Indexed on: 01 Apr '06Published on: 01 Apr '06Published in: Planta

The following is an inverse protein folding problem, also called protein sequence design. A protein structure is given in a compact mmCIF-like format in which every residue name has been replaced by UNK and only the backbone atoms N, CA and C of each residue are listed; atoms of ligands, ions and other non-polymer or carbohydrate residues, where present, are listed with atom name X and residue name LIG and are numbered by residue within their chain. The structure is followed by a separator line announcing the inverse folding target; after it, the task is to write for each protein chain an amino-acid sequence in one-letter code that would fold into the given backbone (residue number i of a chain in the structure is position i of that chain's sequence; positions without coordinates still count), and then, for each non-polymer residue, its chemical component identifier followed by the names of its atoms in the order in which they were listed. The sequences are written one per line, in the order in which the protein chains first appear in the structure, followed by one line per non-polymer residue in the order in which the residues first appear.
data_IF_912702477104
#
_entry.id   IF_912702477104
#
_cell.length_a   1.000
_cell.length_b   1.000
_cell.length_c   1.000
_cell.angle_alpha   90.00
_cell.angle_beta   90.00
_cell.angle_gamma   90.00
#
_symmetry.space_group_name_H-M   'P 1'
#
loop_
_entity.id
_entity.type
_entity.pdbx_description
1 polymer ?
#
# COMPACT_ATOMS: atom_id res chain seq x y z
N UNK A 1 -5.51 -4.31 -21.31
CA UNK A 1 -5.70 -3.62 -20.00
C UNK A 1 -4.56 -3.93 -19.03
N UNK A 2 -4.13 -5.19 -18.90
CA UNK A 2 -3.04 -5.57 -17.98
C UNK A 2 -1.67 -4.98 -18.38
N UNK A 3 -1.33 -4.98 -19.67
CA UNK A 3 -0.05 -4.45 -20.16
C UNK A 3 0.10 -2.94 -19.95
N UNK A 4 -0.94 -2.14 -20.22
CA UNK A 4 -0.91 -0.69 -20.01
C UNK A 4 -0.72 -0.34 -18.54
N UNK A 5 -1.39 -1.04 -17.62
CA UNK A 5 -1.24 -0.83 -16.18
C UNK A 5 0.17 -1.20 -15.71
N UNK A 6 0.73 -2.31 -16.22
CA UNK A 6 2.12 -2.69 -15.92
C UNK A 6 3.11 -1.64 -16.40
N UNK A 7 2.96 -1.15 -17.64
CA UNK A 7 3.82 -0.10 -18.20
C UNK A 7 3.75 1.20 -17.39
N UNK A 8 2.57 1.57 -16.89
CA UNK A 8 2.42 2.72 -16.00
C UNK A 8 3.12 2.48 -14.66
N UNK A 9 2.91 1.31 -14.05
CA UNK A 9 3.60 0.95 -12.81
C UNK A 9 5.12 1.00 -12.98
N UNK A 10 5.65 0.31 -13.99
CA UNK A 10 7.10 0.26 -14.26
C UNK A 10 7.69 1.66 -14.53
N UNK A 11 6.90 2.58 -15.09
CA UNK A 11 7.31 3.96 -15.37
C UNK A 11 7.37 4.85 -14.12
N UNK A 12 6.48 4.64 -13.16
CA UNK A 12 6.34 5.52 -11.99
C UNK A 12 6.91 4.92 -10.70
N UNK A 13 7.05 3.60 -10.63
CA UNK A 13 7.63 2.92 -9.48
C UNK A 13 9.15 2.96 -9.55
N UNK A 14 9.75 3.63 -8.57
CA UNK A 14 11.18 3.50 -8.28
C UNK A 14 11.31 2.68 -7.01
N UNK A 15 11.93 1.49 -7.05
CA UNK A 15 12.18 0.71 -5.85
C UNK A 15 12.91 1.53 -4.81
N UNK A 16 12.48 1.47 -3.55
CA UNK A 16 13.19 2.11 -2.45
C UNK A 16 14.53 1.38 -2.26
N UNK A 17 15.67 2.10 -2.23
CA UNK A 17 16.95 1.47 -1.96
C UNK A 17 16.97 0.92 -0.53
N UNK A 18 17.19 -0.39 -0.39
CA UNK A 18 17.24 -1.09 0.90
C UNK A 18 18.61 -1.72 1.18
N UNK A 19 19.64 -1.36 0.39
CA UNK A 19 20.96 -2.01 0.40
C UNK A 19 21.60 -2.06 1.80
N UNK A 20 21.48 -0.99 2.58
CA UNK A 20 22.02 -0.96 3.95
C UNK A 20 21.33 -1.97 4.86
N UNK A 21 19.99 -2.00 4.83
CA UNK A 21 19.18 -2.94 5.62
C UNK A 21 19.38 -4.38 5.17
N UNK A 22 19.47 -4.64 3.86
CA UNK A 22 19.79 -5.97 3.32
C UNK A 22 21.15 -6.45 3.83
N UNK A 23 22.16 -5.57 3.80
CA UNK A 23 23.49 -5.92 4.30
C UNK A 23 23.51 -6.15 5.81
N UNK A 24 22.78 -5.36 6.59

In nature, angiosperm trees develop tension wood on the upper side of their leaning trunks and drooping branches. Development of tension wood is one of the straightening mechanisms by which trees counteract leaning or bending of stem and resume upward growth. Tension wood is characterized by the development of a highly crystalline cellulose-enriched gelatinous layer next to the lumen of the tension wood fibers. Thus experimental induction of tension wood provides a system to understand the process of cellulose biosynthesis in trees. Since KORRIGAN endoglucanases (KOR) appear to play an important role in cellulose biosynthesis in Arabidopsis, we cloned PtrKOR, a full-length KOR cDNA from aspen xylem. Using RT-PCR, in situ hybridization, and tissue-print assays, we show that PtrKOR gene expression is significantly elevated on the upper side of the bent aspen stem in response to tension stress while KOR expression is significantly suppressed on the opposite side experiencing compression stress. Moreover, three previously reported aspen cellulose synthase genes, namely, PtrCesA1, PtrCesA2, and PtrCesA3 that are closely associated with secondary cell wall development in the xylem cells exhibited similar tension stress-responsive behavior. Our results suggest that coexpression of these four proteins is important for the biosynthesis of highly crystalline cellulose typically present in tension wood fibers. Their simultaneous genetic manipulation may lead to industrially relevant improvement of cellulose in transgenic crops and trees.